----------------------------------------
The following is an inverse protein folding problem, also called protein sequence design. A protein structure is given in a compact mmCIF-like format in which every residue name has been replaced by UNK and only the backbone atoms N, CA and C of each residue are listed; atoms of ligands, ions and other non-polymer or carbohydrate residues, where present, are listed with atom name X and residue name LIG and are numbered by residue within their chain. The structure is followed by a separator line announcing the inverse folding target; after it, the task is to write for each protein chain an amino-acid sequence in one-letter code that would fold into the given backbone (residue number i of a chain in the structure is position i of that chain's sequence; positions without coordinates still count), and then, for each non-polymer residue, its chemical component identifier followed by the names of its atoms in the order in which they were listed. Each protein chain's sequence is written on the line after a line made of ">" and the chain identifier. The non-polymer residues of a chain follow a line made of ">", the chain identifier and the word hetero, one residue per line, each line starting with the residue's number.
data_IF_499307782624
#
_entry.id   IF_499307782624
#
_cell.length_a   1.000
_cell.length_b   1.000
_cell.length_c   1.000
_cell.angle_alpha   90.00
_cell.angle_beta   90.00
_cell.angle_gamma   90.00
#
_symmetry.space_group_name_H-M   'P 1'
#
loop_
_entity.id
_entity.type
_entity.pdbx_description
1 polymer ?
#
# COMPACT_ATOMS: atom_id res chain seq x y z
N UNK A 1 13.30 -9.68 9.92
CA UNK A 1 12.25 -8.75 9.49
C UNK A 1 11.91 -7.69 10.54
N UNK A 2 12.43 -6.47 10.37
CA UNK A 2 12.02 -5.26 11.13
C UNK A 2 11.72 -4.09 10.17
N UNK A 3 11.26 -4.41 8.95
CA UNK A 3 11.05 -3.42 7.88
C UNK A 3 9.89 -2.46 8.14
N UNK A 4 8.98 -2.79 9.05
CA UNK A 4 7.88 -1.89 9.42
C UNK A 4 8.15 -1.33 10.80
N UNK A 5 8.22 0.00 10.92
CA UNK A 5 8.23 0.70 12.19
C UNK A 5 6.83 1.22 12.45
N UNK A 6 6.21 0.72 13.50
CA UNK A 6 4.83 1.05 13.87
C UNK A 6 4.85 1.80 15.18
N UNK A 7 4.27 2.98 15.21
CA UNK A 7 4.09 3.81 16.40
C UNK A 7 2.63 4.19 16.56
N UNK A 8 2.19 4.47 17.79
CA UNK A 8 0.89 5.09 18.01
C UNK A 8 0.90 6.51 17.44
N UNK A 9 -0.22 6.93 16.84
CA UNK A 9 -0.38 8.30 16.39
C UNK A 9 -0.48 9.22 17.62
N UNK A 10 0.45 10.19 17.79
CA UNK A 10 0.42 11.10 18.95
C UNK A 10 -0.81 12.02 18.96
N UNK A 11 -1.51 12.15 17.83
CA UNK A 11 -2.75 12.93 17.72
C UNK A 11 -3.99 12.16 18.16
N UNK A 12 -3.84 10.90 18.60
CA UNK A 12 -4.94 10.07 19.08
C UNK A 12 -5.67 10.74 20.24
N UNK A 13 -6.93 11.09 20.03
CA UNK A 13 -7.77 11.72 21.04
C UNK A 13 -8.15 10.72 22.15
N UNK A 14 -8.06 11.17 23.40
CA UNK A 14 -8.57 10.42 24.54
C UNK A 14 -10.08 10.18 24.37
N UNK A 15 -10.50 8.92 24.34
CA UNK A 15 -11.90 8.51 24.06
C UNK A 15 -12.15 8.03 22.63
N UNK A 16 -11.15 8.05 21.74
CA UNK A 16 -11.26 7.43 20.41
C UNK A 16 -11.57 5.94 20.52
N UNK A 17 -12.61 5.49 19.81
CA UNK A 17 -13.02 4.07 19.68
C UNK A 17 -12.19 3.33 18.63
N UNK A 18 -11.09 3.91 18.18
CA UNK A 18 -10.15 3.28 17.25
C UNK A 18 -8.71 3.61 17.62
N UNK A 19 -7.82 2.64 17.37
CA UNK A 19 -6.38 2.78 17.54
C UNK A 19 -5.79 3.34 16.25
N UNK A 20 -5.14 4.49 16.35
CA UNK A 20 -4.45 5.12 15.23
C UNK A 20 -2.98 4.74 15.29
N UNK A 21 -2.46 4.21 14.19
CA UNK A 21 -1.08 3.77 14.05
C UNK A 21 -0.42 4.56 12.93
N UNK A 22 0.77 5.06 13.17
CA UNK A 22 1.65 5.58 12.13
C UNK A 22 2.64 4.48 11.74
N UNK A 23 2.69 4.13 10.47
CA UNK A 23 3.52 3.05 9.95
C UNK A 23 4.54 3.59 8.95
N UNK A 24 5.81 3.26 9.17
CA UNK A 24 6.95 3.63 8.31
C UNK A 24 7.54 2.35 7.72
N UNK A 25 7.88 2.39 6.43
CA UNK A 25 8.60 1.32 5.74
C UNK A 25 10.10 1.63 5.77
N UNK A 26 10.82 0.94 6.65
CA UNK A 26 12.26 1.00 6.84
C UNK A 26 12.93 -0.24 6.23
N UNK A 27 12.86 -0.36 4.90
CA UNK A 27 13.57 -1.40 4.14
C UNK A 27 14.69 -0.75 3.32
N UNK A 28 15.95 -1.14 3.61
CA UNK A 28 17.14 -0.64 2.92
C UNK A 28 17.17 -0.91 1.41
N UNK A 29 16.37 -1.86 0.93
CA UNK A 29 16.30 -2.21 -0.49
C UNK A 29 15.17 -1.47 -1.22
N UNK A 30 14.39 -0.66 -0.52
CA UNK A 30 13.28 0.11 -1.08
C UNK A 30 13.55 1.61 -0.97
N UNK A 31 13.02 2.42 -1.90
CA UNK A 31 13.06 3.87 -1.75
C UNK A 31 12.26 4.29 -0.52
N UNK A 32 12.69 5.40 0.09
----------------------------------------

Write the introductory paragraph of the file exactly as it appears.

The following is an inverse protein folding problem, also called protein sequence design. A protein structure is given in a compact mmCIF-like format in which every residue name has been replaced by UNK and only the backbone atoms N, CA and C of each residue are listed; atoms of ligands, ions and other non-polymer or carbohydrate residues, where present, are listed with atom name X and residue name LIG and are numbered by residue within their chain. The structure is followed by a separator line announcing the inverse folding target; after it, the task is to write for each protein chain an amino-acid sequence in one-letter code that would fold into the given backbone (residue number i of a chain in the structure is position i of that chain's sequence; positions without coordinates still count), and then, for each non-polymer residue, its chemical component identifier followed by the names of its atoms in the order in which they were listed. Each protein chain's sequence is written on the line after a line made of ">" and the chain identifier. The non-polymer residues of a chain follow a line made of ">", the chain identifier and the word hetero, one residue per line, each line starting with the residue's number.